Li, Yang, and other researchers began experimenting with new chemistries to address some of the shortcomings of the technology: At the time, its energy density was low—redox flow batteries require an enormous amount of electrolyte to store a meaningful amount of electricity. In addition, it could only operate in narrow range of temperatures, requiring energy-sapping cooling equipment that made the technology economically infeasible.

Their relative lack of familiarity with this specific battery technology freed them up to experiment, Li says.

“We just kept trying all kinds of stuff because we didn’t have any kind of previous experience, so there was no limitations for us,” he says.

Between 2009 and mid-2012, some $2 million in federal funding went into research at PNNL that would lead to the technology UET is bringing to market. Considerably more money went into the technology from other Department of Energy offices, as well as the broader energy storage problems researchers tackled at the lab.

“This is a good example of commercialized technology initially developed by spending tax dollars,” says Yang, who, like Li, immigrated to the U.S. from China, and is UET’s CEO. Both men are U.S. citizens.



They hit upon using a mixture of hydrochloric acid and sulfuric acid in the vanadium electrolyte, as opposed to the status quo of just sulfuric acid. This mixed acid formula allows for an increased concentration of vanadium in the electrolyte, unlocking significantly higher energy density and a broader range of operating temperatures. Their approach enabled the battery to work at temperatures between -40 degrees and more than 50 degrees Celsius, making it usable in most parts of the world, and with drastically reduced heating and cooling costs.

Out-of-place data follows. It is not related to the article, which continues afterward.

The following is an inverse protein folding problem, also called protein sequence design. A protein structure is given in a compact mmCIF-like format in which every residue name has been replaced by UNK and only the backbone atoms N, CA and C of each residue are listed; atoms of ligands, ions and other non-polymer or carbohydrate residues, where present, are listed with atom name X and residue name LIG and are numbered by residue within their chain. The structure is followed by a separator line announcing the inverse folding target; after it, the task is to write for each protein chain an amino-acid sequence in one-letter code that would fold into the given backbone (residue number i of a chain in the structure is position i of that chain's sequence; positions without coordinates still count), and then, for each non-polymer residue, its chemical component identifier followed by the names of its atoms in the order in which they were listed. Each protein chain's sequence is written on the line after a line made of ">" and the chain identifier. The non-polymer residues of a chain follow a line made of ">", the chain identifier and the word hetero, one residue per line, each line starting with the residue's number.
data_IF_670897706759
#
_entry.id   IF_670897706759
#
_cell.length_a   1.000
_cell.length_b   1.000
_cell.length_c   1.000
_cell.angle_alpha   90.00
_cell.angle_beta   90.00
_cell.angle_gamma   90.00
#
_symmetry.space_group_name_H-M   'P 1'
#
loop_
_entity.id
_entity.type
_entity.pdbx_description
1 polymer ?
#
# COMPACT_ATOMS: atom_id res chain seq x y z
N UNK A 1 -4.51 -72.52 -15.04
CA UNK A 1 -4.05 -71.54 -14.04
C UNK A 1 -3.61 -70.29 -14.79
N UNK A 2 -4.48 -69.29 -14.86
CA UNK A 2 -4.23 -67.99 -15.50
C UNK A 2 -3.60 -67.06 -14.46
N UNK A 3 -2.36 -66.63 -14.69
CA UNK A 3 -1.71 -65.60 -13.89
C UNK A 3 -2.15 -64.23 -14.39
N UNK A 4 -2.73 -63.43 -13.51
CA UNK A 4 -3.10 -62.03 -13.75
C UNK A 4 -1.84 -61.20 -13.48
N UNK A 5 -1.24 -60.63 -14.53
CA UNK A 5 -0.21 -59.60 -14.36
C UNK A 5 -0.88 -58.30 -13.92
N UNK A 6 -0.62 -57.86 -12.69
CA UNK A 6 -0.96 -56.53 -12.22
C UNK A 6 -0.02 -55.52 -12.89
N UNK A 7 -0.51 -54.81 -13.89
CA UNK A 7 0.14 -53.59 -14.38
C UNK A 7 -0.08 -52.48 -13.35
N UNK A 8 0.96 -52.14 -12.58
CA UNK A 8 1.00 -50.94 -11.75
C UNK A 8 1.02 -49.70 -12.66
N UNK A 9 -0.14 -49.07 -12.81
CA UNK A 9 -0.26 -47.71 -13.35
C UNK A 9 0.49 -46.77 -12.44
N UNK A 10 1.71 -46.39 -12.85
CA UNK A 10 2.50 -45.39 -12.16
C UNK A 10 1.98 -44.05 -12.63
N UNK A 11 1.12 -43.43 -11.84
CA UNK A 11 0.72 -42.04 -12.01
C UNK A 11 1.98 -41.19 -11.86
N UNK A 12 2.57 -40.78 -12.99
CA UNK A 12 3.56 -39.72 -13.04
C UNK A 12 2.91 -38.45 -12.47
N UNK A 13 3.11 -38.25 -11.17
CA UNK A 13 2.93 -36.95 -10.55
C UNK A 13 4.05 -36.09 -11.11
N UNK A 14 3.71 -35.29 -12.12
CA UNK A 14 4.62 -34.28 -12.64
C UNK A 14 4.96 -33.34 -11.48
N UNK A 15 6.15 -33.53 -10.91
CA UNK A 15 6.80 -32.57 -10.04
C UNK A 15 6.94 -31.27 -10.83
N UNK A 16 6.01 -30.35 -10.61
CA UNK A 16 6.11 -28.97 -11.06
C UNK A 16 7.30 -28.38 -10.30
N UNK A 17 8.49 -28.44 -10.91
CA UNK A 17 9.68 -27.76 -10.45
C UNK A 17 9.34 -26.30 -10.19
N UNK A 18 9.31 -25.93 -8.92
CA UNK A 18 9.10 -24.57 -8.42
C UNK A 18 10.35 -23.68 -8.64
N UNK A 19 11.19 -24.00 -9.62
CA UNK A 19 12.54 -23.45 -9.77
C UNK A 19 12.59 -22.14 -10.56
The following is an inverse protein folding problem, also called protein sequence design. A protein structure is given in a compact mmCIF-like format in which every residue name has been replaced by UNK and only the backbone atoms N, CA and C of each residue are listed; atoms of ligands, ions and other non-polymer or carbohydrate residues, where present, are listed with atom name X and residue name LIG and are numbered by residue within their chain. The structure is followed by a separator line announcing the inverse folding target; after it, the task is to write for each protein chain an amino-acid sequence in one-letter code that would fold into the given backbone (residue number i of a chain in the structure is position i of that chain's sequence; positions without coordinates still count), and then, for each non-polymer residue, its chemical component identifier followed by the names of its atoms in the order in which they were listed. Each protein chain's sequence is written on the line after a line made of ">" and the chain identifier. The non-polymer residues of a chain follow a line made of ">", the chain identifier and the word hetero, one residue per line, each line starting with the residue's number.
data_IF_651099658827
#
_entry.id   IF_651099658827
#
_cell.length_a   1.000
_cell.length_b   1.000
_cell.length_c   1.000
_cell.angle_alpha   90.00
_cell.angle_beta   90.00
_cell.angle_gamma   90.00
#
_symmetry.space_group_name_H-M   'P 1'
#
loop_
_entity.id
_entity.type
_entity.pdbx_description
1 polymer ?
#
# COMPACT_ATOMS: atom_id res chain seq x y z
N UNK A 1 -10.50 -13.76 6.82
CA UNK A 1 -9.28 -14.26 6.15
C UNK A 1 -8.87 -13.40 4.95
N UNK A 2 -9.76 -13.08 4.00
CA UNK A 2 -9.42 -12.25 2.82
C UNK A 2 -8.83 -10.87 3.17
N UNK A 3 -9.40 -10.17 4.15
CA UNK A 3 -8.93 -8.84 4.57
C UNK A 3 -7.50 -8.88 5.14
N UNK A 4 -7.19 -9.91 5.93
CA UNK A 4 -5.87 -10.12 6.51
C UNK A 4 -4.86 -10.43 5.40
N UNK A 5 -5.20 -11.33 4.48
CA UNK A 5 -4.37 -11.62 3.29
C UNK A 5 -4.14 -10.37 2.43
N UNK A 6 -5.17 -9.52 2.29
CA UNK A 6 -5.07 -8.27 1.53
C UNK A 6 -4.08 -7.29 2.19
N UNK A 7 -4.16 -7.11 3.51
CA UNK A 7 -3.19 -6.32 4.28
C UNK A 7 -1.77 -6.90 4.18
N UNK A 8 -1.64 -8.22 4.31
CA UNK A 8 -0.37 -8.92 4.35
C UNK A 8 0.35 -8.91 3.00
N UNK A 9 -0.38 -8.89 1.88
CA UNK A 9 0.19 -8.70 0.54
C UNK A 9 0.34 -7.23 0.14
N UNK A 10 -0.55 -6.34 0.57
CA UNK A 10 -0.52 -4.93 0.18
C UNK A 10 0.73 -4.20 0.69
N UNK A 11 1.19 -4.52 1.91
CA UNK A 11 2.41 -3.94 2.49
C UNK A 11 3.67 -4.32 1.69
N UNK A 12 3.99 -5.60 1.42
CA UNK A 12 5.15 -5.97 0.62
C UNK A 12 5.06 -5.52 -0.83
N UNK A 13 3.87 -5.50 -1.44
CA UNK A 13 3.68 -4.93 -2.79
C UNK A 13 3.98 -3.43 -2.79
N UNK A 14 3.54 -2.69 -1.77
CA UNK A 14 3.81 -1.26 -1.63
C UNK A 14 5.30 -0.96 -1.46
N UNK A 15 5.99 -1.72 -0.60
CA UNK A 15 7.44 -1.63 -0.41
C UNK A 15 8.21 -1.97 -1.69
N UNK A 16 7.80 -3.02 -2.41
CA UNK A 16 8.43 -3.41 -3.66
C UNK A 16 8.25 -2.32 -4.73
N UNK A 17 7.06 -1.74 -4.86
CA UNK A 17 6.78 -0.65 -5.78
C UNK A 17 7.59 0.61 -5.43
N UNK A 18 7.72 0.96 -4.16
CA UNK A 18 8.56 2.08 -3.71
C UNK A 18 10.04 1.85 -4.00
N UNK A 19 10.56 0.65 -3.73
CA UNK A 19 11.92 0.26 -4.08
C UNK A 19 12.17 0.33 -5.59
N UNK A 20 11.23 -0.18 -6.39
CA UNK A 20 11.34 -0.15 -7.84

Gordon Graff, who worked closely with Li and Yang as manager of a broader grid energy storage initiative at Pacific Northwest National Laboratory (PNNL), says as their results were made public, it generated a great deal of interest from the energy storage industry, including battery makers and utilities.

“We knew what the jugular problems were and we focused on that,” Graff says, adding, “These were the things that have prevented these redox flow batteries from moving into the market.”

Battelle, the nonprofit research group that operates PNNL for the government, has licensed the technology to three companies including UET. The others are WattJoule, based in Lowell, MA, and a third company that has asked PNNL not to identify it, says Graff, who is now overseeing commercialization for PNNL’s entire energy storage portfolio.

“You don’t want to bet on just one horse,” he says, adding that this limited, non-exclusive licensing is common practice at the lab.

Yang says he never thought of trading in his government research job for the risk of a startup company until potential investors approached them. For he and Li, it meant uprooting their families and moving across the state. Li, 45, says his daughter asked him, “Who’s going to pay for my college?”

“It’s a hard decision,” Yang, 51, says, adding that he didn’t have as much gray hair when they started the company in 2012.

They’ve attracted several other gray-hairs of the energy storage business, something UET executives revel in.

“We must be the oldest startup company in the world,” says Rick Winter, 48, who joined UET as chief operating officer in 2013 after a quarter century in the energy storage industry.

Winter, a gregarious Australian, says the easiest description of a flow battery is “like a cross between a normal battery and a hot tub.”